Saturday, October 19, 2013

You Don't Deserve to be Misled: City Reserves

Some very bad, intentional, misinformation is being circulated today by email and on Facebook, about how the city manages it's savings accounts, otherwise known as reserves. "Reserves" are a fancy name for savings accounts and the city maintains 12 different ones. Each has a different purpose but I'll get to that below. 

In my view, the information being circulated is a very intentional twisting of the facts - maybe not quite a lie, but certainly "intellectually dishonest". I'm sad to read some of the people lending their name to it. 

In the email version of this, one part says: "In 2011, $31 million was placed in unrestricted reserves because the city charged you more in taxes than they spent." The email goes on to suggest that the city should use the money that went into those reserves instead to lower taxes.

So basically what it's saying is if we dumped out all our savings accounts (or didn't add to them) taxes could have been lower which is true - it's just very, very stupid. At the most basic level it's good financial management to put money away for things that you know you'll need down the road or to help out with unexpected financial expenses. This is what the city does with reserves. 

If that all makes sense to you then you can see how this info is twisting the facts and I'd encourage you to share this note with your friends using the share button below, or by copying and pasting this note in to an email to your friends. Don't feel you need to read any further. 

Below I'm going to give you some examples about the details of what our reserves are - because I believe you deserve to have actual facts. 

Every year the city makes planned transfers to our reserves (deposits into our savings accounts.) Each one of these savings accounts has a policy that says exactly what it is intended to be spent on and in most cases how we will decide to add money to it. These policies are all publicly available on the city's website here: Look at them for yourself.

An example of one of these "savings accounts" is the Cemetery Perpetual Care Reserve. 
• It's purpose is "to provide for the improvement, maintenance, management, control and operation of City cemeteries." The expenditure guidelines state that the reserve is to be used "or the upkeep of the cemetery once it has been closed for future interments." So yes, if we followed the suggestion in the email we could use that to lower your taxes next year but then there'd be no money to make sure the cemetery is cared for in to the future!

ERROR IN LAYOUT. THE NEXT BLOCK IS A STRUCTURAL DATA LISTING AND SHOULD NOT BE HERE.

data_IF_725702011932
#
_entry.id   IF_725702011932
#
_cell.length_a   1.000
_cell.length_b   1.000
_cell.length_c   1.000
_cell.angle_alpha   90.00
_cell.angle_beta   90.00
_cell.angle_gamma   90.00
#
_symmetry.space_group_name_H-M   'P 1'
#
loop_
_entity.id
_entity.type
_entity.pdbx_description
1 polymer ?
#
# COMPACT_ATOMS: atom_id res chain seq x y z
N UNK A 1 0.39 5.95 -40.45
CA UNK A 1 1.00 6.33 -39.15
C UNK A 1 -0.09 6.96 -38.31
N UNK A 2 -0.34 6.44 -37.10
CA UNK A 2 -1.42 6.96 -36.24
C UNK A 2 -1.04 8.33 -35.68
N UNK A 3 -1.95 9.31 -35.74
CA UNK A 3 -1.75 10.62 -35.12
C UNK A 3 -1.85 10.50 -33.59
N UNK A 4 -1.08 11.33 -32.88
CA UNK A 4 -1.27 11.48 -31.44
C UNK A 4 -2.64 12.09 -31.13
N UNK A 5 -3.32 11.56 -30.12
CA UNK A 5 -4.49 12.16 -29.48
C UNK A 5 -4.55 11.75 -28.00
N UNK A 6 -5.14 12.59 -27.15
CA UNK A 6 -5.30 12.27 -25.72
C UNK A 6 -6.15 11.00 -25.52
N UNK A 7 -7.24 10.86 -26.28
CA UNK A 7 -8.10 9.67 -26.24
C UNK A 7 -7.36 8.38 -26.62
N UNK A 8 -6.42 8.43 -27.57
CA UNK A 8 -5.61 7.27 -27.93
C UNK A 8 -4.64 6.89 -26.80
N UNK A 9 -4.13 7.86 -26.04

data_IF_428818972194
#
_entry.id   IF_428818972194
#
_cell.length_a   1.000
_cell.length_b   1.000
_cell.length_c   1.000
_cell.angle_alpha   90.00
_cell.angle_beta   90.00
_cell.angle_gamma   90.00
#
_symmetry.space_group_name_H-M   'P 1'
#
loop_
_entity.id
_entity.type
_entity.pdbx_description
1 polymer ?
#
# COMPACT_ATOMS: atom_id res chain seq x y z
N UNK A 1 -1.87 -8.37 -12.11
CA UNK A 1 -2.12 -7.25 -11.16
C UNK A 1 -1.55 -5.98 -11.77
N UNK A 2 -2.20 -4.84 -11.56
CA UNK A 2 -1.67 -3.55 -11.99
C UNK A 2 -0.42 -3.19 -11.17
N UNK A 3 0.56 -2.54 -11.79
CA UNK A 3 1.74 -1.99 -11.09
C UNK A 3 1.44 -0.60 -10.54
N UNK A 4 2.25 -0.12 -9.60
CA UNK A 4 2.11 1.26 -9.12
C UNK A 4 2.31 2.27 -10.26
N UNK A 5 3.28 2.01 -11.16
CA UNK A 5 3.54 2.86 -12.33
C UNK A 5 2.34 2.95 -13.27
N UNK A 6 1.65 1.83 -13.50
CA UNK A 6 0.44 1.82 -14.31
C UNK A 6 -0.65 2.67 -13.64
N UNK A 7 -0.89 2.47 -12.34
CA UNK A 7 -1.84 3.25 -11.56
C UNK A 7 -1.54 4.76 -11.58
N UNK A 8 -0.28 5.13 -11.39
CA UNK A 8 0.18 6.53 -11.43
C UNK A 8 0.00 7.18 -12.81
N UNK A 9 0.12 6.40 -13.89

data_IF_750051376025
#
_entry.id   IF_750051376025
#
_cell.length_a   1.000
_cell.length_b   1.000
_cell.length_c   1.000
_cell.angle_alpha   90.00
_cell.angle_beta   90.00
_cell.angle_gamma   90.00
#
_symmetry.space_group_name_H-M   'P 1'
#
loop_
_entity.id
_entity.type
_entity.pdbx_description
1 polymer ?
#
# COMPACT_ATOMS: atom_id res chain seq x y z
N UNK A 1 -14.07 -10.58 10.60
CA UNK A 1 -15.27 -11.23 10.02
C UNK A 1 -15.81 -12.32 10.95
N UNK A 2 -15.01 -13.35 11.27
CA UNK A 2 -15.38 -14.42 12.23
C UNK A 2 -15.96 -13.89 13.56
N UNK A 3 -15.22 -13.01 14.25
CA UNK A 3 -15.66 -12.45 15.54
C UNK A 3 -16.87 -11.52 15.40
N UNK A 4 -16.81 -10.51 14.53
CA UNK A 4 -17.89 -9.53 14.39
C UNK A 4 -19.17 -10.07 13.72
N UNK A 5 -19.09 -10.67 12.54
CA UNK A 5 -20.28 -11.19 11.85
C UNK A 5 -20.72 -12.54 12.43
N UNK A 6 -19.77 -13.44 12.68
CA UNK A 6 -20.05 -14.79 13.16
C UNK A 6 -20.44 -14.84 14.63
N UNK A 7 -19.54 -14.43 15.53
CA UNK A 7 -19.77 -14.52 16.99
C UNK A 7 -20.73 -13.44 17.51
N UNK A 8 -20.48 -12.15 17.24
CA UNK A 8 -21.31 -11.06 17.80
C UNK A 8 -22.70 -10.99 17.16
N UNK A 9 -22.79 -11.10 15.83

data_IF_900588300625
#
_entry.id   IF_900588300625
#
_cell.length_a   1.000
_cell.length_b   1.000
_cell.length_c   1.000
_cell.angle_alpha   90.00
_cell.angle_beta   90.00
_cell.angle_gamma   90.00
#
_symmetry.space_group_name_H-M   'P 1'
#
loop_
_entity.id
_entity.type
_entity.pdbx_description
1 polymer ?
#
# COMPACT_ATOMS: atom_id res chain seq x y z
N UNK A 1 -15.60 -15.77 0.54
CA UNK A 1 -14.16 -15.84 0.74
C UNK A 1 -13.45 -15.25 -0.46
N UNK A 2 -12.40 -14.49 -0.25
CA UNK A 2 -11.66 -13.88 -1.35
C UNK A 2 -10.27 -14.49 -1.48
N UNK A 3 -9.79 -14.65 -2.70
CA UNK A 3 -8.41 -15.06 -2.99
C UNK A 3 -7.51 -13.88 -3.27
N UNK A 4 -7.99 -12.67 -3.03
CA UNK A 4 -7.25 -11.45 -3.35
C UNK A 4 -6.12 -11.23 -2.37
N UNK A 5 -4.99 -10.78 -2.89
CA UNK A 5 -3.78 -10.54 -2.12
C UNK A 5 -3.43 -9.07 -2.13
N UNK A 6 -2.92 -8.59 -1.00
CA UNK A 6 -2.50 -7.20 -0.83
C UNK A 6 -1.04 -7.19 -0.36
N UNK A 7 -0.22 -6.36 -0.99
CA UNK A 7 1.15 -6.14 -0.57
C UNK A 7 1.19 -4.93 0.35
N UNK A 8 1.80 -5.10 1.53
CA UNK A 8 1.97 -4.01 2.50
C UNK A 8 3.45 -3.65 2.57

We could also drain the Winter Stabilization Reserve. 
• It's there to "offset over-expenditures that may occur in the snow removal and ice control operating budget as a result of abnormal winter conditions." Of course if we did that and then had a big snow fall year this year we wouldn't have any money to call in additional contracted equipment or pay for overtime to keep staff on the road. What do you think? Maybe a good idea to have that savings account set up?

We could clean out the Financial Stabilization Reserve. 
• It's really our "if things get bad" fund - there to manage "any annual operating deficiencies." This is essentially a buffer for the city should we have an unexpected loss of revenue for any reason. It IS used to shelter you from big tax increases when unexpected things happen. For example we have used this fund this term to make up for losses of revenue that we had budgeted for. Specifically when the County ended their contract for fire services with the city and when Aquatera moved out of city hall and stopped paying rent. In 2011 those two items together took away $4 Million in revenue we were expecting but you didn't see it drive up taxes, or force us to chop services in a knee-jerk fashion - because we were able to draw on the reserve. 

I could go on but I think you get the point. Anyone telling you that the city should drain it's reserves to keep your taxes low is hoping that you won't think for yourself. Really the whole thing is shameful.

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